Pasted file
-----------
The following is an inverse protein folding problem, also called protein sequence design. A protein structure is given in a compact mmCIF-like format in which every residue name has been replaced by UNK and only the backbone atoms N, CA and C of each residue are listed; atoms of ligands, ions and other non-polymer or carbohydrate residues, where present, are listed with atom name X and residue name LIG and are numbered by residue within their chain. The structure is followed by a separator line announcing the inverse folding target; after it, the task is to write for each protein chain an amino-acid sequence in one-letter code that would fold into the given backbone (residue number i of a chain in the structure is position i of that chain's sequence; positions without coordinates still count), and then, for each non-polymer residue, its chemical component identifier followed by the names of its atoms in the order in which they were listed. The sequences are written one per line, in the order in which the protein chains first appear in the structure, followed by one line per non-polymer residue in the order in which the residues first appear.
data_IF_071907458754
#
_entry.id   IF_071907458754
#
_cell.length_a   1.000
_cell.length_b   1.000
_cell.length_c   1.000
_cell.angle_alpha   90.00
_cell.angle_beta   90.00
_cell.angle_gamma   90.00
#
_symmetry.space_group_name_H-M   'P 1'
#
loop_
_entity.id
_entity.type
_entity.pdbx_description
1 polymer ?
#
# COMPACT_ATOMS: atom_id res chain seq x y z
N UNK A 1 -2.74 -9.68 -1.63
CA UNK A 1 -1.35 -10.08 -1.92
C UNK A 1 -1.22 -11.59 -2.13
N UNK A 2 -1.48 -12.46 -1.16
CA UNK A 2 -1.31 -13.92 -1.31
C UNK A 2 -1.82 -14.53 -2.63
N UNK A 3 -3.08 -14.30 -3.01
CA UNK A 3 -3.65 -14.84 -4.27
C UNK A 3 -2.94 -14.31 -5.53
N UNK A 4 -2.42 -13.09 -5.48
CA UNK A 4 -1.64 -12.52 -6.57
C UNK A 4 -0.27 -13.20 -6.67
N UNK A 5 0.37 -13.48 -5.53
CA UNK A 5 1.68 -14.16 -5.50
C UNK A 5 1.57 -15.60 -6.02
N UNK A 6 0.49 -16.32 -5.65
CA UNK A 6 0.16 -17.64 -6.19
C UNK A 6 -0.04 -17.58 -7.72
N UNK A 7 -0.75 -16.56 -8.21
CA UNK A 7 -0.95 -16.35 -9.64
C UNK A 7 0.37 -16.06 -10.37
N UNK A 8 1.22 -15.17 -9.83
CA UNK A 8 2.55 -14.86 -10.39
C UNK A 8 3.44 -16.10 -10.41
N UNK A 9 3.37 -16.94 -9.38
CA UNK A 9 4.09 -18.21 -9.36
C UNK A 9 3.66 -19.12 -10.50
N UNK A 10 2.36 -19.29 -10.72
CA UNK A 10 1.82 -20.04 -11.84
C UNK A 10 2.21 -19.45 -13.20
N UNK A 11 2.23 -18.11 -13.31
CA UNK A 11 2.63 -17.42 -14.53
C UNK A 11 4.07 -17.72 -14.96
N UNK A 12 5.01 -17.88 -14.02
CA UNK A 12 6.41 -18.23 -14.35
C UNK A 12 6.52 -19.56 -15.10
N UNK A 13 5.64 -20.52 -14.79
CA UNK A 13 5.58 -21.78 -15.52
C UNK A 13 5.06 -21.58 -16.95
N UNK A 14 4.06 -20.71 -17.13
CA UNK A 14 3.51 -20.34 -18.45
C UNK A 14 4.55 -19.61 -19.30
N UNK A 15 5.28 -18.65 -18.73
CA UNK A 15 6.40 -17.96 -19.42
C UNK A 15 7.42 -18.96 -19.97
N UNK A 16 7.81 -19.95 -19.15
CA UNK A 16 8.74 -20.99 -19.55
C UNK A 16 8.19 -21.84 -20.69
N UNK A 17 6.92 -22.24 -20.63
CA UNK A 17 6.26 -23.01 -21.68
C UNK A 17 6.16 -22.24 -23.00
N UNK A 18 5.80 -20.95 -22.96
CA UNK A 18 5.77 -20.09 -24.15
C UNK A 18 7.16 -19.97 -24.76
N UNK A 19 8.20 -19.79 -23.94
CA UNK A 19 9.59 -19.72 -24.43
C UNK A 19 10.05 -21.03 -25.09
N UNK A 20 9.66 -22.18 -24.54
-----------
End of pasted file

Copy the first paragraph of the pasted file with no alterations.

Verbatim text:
The following is an inverse protein folding problem, also called protein sequence design. A protein structure is given in a compact mmCIF-like format in which every residue name has been replaced by UNK and only the backbone atoms N, CA and C of each residue are listed; atoms of ligands, ions and other non-polymer or carbohydrate residues, where present, are listed with atom name X and residue name LIG and are numbered by residue within their chain. The structure is followed by a separator line announcing the inverse folding target; after it, the task is to write for each protein chain an amino-acid sequence in one-letter code that would fold into the given backbone (residue number i of a chain in the structure is position i of that chain's sequence; positions without coordinates still count), and then, for each non-polymer residue, its chemical component identifier followed by the names of its atoms in the order in which they were listed. The sequences are written one per line, in the order in which the protein chains first appear in the structure, followed by one line per non-polymer residue in the order in which the residues first appear.